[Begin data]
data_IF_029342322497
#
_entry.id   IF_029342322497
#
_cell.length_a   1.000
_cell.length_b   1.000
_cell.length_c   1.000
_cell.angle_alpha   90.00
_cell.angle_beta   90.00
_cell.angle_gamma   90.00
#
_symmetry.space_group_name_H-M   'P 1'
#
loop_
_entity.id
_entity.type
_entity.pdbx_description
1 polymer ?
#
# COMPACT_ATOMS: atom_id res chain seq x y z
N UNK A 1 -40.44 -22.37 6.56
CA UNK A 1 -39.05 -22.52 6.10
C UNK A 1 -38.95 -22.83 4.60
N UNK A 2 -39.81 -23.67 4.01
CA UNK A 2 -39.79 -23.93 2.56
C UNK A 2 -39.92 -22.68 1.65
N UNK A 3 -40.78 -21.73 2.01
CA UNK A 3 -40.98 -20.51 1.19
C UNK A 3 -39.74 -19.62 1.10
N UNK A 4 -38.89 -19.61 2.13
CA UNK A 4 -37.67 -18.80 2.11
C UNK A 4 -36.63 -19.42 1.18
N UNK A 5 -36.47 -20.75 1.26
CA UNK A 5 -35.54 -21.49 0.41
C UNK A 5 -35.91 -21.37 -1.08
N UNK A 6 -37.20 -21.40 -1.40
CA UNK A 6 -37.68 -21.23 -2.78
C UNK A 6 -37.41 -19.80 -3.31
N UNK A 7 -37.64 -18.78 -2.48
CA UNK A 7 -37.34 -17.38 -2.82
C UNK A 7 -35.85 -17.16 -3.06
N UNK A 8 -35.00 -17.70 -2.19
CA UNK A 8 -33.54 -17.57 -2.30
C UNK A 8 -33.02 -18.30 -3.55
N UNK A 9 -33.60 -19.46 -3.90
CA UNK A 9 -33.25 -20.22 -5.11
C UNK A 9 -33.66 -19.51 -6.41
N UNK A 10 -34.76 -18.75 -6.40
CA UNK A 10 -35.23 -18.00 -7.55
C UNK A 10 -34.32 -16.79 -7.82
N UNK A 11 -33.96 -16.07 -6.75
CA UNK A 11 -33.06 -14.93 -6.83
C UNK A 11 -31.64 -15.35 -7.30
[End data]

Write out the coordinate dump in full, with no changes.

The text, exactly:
data_IF_029342322497
#
_entry.id   IF_029342322497
#
_cell.length_a   1.000
_cell.length_b   1.000
_cell.length_c   1.000
_cell.angle_alpha   90.00
_cell.angle_beta   90.00
_cell.angle_gamma   90.00
#
_symmetry.space_group_name_H-M   'P 1'
#
loop_
_entity.id
_entity.type
_entity.pdbx_description
1 polymer ?
#
# COMPACT_ATOMS: atom_id res chain seq x y z
N UNK A 1 -40.44 -22.37 6.56
CA UNK A 1 -39.05 -22.52 6.10
C UNK A 1 -38.95 -22.83 4.60
N UNK A 2 -39.81 -23.67 4.01
CA UNK A 2 -39.79 -23.93 2.56
C UNK A 2 -39.92 -22.68 1.65
N UNK A 3 -40.78 -21.73 2.01
CA UNK A 3 -40.98 -20.51 1.19
C UNK A 3 -39.74 -19.62 1.10
N UNK A 4 -38.89 -19.61 2.13
CA UNK A 4 -37.67 -18.80 2.11
C UNK A 4 -36.63 -19.42 1.18
N UNK A 5 -36.47 -20.75 1.26
CA UNK A 5 -35.54 -21.49 0.41
C UNK A 5 -35.91 -21.37 -1.08
N UNK A 6 -37.20 -21.40 -1.40
CA UNK A 6 -37.68 -21.23 -2.78
C UNK A 6 -37.41 -19.80 -3.31
N UNK A 7 -37.64 -18.78 -2.48
CA UNK A 7 -37.34 -17.38 -2.82
C UNK A 7 -35.85 -17.16 -3.06
N UNK A 8 -35.00 -17.70 -2.19
CA UNK A 8 -33.54 -17.57 -2.30
C UNK A 8 -33.02 -18.30 -3.55
N UNK A 9 -33.60 -19.46 -3.90
CA UNK A 9 -33.25 -20.22 -5.11
C UNK A 9 -33.66 -19.51 -6.41
N UNK A 10 -34.76 -18.75 -6.40
CA UNK A 10 -35.23 -18.00 -7.55
C UNK A 10 -34.32 -16.79 -7.82
N UNK A 11 -33.96 -16.07 -6.75
CA UNK A 11 -33.06 -14.93 -6.83
C UNK A 11 -31.64 -15.35 -7.30